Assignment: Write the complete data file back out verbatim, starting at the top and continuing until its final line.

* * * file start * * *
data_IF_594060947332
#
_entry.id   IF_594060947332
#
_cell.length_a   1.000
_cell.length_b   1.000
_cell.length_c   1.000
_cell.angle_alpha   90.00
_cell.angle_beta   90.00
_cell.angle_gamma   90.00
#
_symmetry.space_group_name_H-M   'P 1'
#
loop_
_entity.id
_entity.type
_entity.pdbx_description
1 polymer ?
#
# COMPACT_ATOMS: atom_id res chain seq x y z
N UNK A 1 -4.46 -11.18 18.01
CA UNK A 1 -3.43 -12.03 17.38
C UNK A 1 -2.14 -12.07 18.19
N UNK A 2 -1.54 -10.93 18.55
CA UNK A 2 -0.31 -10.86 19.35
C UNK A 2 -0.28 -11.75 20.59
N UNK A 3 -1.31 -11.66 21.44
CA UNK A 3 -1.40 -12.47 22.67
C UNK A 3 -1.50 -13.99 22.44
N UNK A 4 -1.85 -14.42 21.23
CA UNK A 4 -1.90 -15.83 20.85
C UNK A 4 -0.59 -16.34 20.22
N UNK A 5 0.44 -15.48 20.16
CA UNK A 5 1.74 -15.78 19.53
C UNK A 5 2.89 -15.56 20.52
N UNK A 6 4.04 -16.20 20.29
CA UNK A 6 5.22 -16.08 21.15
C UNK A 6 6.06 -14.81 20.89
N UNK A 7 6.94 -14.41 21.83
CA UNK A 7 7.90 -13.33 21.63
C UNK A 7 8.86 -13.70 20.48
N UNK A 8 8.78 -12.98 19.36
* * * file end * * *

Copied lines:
data_IF_594060947332
#
_entry.id   IF_594060947332
#
_cell.length_a   1.000
_cell.length_b   1.000
_cell.length_c   1.000
_cell.angle_alpha   90.00
_cell.angle_beta   90.00
_cell.angle_gamma   90.00
#
_symmetry.space_group_name_H-M   'P 1'
#
loop_
_entity.id
_entity.type
_entity.pdbx_description
1 polymer ?
#
# COMPACT_ATOMS: atom_id res chain seq x y z
N UNK A 1 -4.46 -11.18 18.01
CA UNK A 1 -3.43 -12.03 17.38
C UNK A 1 -2.14 -12.07 18.19
N UNK A 2 -1.54 -10.93 18.55
CA UNK A 2 -0.31 -10.86 19.35
C UNK A 2 -0.28 -11.75 20.59
N UNK A 3 -1.31 -11.66 21.44
CA UNK A 3 -1.40 -12.47 22.67
C UNK A 3 -1.50 -13.99 22.44
N UNK A 4 -1.85 -14.42 21.23
CA UNK A 4 -1.90 -15.83 20.85
C UNK A 4 -0.59 -16.34 20.22
N UNK A 5 0.44 -15.48 20.16
CA UNK A 5 1.74 -15.78 19.53
C UNK A 5 2.89 -15.56 20.52
N UNK A 6 4.04 -16.20 20.29
CA UNK A 6 5.22 -16.08 21.15
C UNK A 6 6.06 -14.81 20.89
N UNK A 7 6.94 -14.41 21.83
CA UNK A 7 7.90 -13.33 21.63
C UNK A 7 8.86 -13.70 20.48
N UNK A 8 8.78 -12.98 19.36